First up, let’s look at the Danube, which I experienced last year aboard the 81-suite AmaBella for 161 passengers, with 49 crew.

As Europe’s second-longest river after the Volga, the Danube stars in many APT itineraries, including Voyage through the Balkans and Magnificent Europe (from Budapest to Amsterdam and vice versa); both are 15-day trips.

I did the latter voyage, quickly discovering that Budapest is a wonderful city in which to greet or farewell a cruise. Beyond its famed distinctive Magyar influence, Budapest draws on many varied cultural sources, as best witnessed in its eclectic market stalls.

ATP’s AmaBella on the Rhine.  

The city’s oldest indoor market, the 1897 Great Market Hall, is a gastronomic paradise. Adorned with iridescent Zsolnay ceramics, its tasting opportunities include töltött káposzta (stuffed cabbage), Hortobágyi palacsinta (meat-filled pancakes) and lángos (deep-fried flat bread with cheese and sour cream), accompanied by Hungary’s iconic tokaji wine. Pronounced “toe-kay”, it’s known for the sweetness that come from grapes affected by noble rot, a beneficial form of fungus.

Another standout shore experience with APT in this city of more than 1.8 million is an imperial train journey aboard the Grand Empress steam train, beginning with a welcome reception at Budapest station’s Royal Waiting Room, then a “royal lunch” on board, followed by a guided tour of the Habsburgs’ Gödöllo Palace before returning to the ship.

(Voyage through the Balkans guests also visit the lower Danube and Hungary’s renowned Villány wine region, famed for its structured, elegant red varieties with good tannins and fruit-and-earth balance.)


Cruising the Danube near Melk, Austria, with APT. 

Meanwhile, on my Magnificent Europe cruise, we sailed through Hungary into Austria’s Wachau Valley, which produces more than 80 per cent of that country’s white wines.

After a leisurely guided cycle along the Danube, we quaffed local wines on the upper deck of the AmaBella as the vineyards slid by.

In Vienna, a cocktail party and private recital under crystal-and-gilt chandeliers at the city’s magnificent high-baroque Palais Liechtenstein (with music from Mozart’s Don Giovanni) was an unforgettable highlight.


New premium wines – including Victor Berard Bourgogne Pinot Noir, Grande Reserve Cairanne rot Cave de Cairanne, Pouilly-Fumé La Rochetais AOC and La Chablisienne Chablis La Pierrelee – will be offered in 2020 aboard APT’s Concerto ships, which cruise exclusively on the Danube, Main and Rhine rivers and are billed as “the only vessels in Europe that boast unique, custom-designed twin balcony suites”.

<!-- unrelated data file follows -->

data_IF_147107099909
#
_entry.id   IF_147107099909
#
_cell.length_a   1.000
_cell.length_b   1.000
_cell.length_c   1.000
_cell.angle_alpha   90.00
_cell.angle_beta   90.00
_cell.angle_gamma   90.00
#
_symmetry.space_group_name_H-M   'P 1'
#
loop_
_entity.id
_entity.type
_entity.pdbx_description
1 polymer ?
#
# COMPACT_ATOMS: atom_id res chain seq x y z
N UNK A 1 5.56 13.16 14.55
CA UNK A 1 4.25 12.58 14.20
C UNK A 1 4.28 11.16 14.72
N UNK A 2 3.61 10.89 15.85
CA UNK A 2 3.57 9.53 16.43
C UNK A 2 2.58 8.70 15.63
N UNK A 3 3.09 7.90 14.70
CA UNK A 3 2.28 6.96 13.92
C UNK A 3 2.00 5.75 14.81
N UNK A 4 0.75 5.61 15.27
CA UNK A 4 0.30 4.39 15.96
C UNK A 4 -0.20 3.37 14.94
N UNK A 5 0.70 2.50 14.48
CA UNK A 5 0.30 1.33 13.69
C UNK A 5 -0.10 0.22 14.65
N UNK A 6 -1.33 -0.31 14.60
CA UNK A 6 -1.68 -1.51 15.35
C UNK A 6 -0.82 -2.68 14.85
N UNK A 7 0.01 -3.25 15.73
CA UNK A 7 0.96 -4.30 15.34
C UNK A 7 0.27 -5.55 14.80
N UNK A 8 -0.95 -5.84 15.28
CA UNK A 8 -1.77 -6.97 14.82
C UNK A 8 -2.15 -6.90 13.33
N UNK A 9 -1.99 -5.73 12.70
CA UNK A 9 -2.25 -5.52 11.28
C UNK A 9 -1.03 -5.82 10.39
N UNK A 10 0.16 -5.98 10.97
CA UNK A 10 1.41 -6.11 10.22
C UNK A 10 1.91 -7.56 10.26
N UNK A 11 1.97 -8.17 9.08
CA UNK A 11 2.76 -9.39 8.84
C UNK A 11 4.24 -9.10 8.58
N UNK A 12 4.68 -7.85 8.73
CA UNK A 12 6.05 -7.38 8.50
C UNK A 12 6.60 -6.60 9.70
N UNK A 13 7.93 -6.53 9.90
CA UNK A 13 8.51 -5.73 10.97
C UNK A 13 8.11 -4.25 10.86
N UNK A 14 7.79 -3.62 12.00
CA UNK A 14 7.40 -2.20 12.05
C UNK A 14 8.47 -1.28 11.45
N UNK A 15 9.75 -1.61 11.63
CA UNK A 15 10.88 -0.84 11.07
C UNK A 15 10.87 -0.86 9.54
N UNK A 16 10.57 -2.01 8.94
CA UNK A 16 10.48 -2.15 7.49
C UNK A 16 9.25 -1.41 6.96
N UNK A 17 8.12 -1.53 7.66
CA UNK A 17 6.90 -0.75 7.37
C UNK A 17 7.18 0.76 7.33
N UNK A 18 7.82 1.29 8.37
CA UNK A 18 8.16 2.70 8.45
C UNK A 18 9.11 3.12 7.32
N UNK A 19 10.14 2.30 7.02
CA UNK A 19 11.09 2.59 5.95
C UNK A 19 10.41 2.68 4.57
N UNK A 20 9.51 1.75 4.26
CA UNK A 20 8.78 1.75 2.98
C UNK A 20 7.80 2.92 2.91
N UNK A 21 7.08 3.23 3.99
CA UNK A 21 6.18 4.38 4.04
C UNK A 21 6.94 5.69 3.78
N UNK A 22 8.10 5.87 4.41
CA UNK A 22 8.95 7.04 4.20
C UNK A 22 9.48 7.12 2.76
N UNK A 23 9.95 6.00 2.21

The wines are also available on APT’s boutique Aria river ships, which operate on the Rhône, Seine and through the Bordeaux region. Aria ships carry just 146 guests, so an intimate atmosphere on board is guaranteed, and their compact size grants superior access to smaller riverside towns and villages.

Naturally, many meals served during the cruise match the regions – goulash in Hungary, freshly baked gingerbread in Nuremberg, apple strudel and sachertorte in Vienna. Fond memories involve a tasting menu at the intimate chef’s table as new friendships are cemented.

Hungarian goulash soup with paprika. Alamy

If Austria’s apricot dumplings or linzertorte aren’t for you, APT’s Romantic Rhône and Seine 15-day cruise is pure indulgence, especially for Francophile gastronomes.

In Arles, the olive mill offers its oil straight from the press. In Viviers, you may wish to help sniff out truffles with the help of a truffle dog.

In the dreamy Drôme region, it’s all about artisan nougat, or you can choose to embark on a guided bike ride that delivers you to the Valrhona chocolate factory. There are plenty of Beaujolais tastings, plus escargots on the menu at a snail farm.

Les Halles de Paul Bocuse in Lyon, France. Alamy

Lyon’s fresh food market provides a great introduction to France’s gastronomic capital, followed by APT’s Signature Experience of a dinner at L’Abbaye de Collonges, founded by renowned chef, the late Paul Bocuse. All such Signature Experiences are included.

For Steve Reynolds, a highlight on the Romantic Rhône and Seine cruise is a day trip to Maison M. Chapoutier in Tain-l’Hermitage for a wine tasting of appellations including hermitage, Côtes du Rhône, Châteauneuf-du-Pape and Côte-Rôtie. Since 1991, biodynamics have been at the heart of Chapoutier’s philosophy – “Without respect, the wine has no soul,” is one of the maison’s mottos, and grapes are harvested with the greatest respect for nature.

A vineyard in France’s Beaujolais region.  

Reynolds points out that “the king of the Rhône wines is the famous hermitage, which was the inspiration for Australia’s Penfolds Grange”.

The epicurean bliss of river cruising is accompanied by the peace that comes with no traffic jams, no jostling crowds, no packing and unpacking. With everything included, there’s just the river – and the time to immerse yourself in all it has to offer.

This story is presented in association with APT.


At a glance

Magnificent Europe: this 15-day river cruise between Amsterdam and Budapest is priced from $7095* per person twin share. Highlights include a cocktail reception at Namedy Castle and an exclusive classical concert at Vienna’s City Palace.

Voyage through the Balkans: this 15-day river cruise starting in Budapest is priced from $7095* per person twin share. Highlights include a folklore show in Bratislava, and cruising through the awe-inspiring Iron Gates.

Romantic Rhône and Seine: this 15-day river cruise from Arles to Paris is priced from $11,295* per person twin share. Highlights include an after-hours visit to Palais Bénédictine and indulging in decadent French fare.

* Book now to fly for free, or fly in business class for $3995. Call 1300 290 662.



Source link

LEAVE A REPLY

Please enter your comment!
Please enter your name here